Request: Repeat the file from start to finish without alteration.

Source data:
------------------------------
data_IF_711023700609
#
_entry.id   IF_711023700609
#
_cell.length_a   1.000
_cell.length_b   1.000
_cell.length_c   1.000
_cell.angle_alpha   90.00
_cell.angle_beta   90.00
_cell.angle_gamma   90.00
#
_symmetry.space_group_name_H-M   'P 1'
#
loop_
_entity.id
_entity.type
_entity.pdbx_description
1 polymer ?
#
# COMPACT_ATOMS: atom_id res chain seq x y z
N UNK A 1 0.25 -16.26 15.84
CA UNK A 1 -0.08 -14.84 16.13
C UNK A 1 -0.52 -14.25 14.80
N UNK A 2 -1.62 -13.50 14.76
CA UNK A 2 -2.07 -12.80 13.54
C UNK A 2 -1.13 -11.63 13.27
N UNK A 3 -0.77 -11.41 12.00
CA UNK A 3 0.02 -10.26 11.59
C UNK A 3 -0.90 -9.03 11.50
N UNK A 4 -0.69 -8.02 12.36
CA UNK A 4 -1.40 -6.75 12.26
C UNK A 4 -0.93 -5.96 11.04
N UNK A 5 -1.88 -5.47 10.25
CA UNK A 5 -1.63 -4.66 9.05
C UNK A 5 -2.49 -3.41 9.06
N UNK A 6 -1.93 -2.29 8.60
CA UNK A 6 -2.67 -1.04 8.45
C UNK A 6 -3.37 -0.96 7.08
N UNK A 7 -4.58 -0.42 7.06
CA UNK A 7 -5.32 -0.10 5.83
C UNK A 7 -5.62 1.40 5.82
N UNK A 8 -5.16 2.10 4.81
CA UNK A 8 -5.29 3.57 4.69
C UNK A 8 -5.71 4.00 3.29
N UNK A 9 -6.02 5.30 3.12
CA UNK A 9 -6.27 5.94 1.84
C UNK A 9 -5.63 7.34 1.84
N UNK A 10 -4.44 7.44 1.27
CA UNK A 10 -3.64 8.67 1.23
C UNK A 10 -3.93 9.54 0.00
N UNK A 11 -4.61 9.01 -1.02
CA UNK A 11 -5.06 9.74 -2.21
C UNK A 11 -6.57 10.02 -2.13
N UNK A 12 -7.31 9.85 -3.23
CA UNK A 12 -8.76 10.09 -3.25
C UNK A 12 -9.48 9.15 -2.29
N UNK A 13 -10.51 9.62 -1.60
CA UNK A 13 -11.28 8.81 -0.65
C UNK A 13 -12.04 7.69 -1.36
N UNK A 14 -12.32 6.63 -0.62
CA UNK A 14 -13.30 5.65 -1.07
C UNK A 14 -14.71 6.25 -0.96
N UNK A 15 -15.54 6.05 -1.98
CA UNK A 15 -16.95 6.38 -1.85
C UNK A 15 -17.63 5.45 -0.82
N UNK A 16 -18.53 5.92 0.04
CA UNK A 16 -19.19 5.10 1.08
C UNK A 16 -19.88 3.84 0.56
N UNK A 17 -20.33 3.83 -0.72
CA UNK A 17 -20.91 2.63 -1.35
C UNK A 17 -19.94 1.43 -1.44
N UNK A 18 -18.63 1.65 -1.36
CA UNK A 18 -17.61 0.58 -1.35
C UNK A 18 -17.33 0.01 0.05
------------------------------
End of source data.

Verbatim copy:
data_IF_711023700609
#
_entry.id   IF_711023700609
#
_cell.length_a   1.000
_cell.length_b   1.000
_cell.length_c   1.000
_cell.angle_alpha   90.00
_cell.angle_beta   90.00
_cell.angle_gamma   90.00
#
_symmetry.space_group_name_H-M   'P 1'
#
loop_
_entity.id
_entity.type
_entity.pdbx_description
1 polymer ?
#
# COMPACT_ATOMS: atom_id res chain seq x y z
N UNK A 1 0.25 -16.26 15.84
CA UNK A 1 -0.08 -14.84 16.13
C UNK A 1 -0.52 -14.25 14.80
N UNK A 2 -1.62 -13.50 14.76
CA UNK A 2 -2.07 -12.80 13.54
C UNK A 2 -1.13 -11.63 13.27
N UNK A 3 -0.77 -11.41 12.00
CA UNK A 3 0.02 -10.26 11.59
C UNK A 3 -0.90 -9.03 11.50
N UNK A 4 -0.69 -8.02 12.36
CA UNK A 4 -1.40 -6.75 12.26
C UNK A 4 -0.93 -5.96 11.04
N UNK A 5 -1.88 -5.47 10.25
CA UNK A 5 -1.63 -4.66 9.05
C UNK A 5 -2.49 -3.41 9.06
N UNK A 6 -1.93 -2.29 8.60
CA UNK A 6 -2.67 -1.04 8.45
C UNK A 6 -3.37 -0.96 7.08
N UNK A 7 -4.58 -0.42 7.06
CA UNK A 7 -5.32 -0.10 5.83
C UNK A 7 -5.62 1.40 5.82
N UNK A 8 -5.16 2.10 4.81
CA UNK A 8 -5.29 3.57 4.69
C UNK A 8 -5.71 4.00 3.29
N UNK A 9 -6.02 5.30 3.12
CA UNK A 9 -6.27 5.94 1.84
C UNK A 9 -5.63 7.34 1.84
N UNK A 10 -4.44 7.44 1.27
CA UNK A 10 -3.64 8.67 1.23
C UNK A 10 -3.93 9.54 0.00
N UNK A 11 -4.61 9.01 -1.02
CA UNK A 11 -5.06 9.74 -2.21
C UNK A 11 -6.57 10.02 -2.13
N UNK A 12 -7.31 9.85 -3.23
CA UNK A 12 -8.76 10.09 -3.25
C UNK A 12 -9.48 9.15 -2.29
N UNK A 13 -10.51 9.62 -1.60
CA UNK A 13 -11.28 8.81 -0.65
C UNK A 13 -12.04 7.69 -1.36
N UNK A 14 -12.32 6.63 -0.62
CA UNK A 14 -13.30 5.65 -1.07
C UNK A 14 -14.71 6.25 -0.96
N UNK A 15 -15.54 6.05 -1.98
CA UNK A 15 -16.95 6.38 -1.85
C UNK A 15 -17.63 5.45 -0.82
N UNK A 16 -18.53 5.92 0.04
CA UNK A 16 -19.19 5.10 1.08
C UNK A 16 -19.88 3.84 0.56
N UNK A 17 -20.33 3.83 -0.72
CA UNK A 17 -20.91 2.63 -1.35
C UNK A 17 -19.94 1.43 -1.44
N UNK A 18 -18.63 1.65 -1.36
CA UNK A 18 -17.61 0.58 -1.35
C UNK A 18 -17.33 0.01 0.05